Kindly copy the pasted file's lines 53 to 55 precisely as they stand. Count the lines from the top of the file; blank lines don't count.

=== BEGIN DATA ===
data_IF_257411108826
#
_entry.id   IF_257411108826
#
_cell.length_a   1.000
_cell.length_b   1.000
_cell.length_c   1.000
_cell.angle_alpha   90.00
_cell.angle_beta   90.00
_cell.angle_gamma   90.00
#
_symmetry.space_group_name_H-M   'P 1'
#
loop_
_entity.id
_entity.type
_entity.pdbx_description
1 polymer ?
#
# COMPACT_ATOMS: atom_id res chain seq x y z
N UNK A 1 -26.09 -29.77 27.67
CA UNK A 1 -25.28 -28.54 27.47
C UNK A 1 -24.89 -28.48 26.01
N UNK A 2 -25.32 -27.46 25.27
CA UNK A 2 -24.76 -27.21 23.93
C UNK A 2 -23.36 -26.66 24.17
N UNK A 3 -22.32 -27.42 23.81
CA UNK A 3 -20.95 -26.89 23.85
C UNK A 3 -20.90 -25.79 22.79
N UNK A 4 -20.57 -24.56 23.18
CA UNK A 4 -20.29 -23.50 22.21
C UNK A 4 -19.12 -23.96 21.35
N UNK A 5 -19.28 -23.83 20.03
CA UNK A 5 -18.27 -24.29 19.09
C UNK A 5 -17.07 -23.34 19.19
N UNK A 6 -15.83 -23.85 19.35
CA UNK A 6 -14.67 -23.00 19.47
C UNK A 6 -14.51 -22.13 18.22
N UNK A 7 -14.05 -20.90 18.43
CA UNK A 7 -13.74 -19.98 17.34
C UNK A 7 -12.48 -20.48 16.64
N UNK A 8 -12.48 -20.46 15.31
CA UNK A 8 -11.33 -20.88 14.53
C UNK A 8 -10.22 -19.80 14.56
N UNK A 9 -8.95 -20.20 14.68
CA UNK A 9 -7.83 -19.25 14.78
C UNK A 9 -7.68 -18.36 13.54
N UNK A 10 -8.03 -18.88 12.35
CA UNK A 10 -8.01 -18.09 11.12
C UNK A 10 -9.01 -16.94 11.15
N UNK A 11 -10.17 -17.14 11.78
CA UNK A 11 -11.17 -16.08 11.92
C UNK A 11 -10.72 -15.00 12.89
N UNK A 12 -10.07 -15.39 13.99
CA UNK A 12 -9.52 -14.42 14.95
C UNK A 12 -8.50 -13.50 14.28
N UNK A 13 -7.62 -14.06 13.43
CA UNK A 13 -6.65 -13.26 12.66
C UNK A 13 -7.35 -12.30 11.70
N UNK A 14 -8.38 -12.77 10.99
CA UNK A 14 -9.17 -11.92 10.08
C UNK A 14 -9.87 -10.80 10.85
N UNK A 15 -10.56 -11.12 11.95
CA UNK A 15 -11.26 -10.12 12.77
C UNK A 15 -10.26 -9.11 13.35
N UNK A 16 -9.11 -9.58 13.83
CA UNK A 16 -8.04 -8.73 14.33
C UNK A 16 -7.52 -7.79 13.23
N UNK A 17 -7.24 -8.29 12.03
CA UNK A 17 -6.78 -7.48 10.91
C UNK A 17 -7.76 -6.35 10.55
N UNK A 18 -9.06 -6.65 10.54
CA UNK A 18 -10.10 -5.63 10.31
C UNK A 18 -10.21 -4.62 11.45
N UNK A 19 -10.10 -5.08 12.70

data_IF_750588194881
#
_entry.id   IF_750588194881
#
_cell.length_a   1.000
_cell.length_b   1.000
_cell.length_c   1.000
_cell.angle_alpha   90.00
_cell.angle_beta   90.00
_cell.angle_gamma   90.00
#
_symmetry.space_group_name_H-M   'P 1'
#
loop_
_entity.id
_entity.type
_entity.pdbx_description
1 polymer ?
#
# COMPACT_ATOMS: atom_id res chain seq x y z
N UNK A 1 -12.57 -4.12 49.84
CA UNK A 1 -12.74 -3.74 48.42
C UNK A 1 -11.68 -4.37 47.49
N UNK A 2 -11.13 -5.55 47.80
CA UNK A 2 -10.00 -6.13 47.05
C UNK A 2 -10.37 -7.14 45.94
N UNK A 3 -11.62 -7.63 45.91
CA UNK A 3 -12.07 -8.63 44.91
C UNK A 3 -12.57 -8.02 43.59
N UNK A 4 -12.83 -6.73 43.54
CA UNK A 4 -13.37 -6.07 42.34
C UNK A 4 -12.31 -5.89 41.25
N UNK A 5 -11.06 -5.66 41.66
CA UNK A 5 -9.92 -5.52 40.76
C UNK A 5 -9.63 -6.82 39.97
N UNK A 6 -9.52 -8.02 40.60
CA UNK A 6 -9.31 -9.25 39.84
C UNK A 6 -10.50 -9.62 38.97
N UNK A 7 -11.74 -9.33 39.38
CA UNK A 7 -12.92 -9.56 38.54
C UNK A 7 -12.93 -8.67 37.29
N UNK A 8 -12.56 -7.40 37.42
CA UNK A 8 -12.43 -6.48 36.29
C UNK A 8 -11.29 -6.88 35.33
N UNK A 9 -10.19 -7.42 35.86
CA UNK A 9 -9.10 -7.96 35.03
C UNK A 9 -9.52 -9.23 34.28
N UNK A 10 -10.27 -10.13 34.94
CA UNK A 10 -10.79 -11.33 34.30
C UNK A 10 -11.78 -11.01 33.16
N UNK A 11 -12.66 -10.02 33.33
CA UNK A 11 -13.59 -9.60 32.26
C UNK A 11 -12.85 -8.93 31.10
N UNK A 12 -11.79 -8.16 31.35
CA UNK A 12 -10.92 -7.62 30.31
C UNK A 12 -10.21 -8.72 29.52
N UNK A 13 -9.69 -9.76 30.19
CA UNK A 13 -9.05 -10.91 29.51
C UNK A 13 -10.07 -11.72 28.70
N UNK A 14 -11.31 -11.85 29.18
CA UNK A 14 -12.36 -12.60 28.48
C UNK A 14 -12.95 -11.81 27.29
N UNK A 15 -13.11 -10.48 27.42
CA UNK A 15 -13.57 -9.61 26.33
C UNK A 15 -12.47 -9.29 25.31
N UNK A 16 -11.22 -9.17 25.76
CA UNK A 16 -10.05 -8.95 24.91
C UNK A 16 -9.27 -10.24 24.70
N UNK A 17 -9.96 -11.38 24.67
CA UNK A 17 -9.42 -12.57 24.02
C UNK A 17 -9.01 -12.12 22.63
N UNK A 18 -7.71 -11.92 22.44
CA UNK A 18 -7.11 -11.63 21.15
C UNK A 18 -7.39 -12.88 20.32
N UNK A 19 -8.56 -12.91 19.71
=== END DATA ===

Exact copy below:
C UNK A 11 -10.72 -15.00 12.89
N UNK A 12 -10.07 -15.39 13.99
CA UNK A 12 -9.52 -14.42 14.95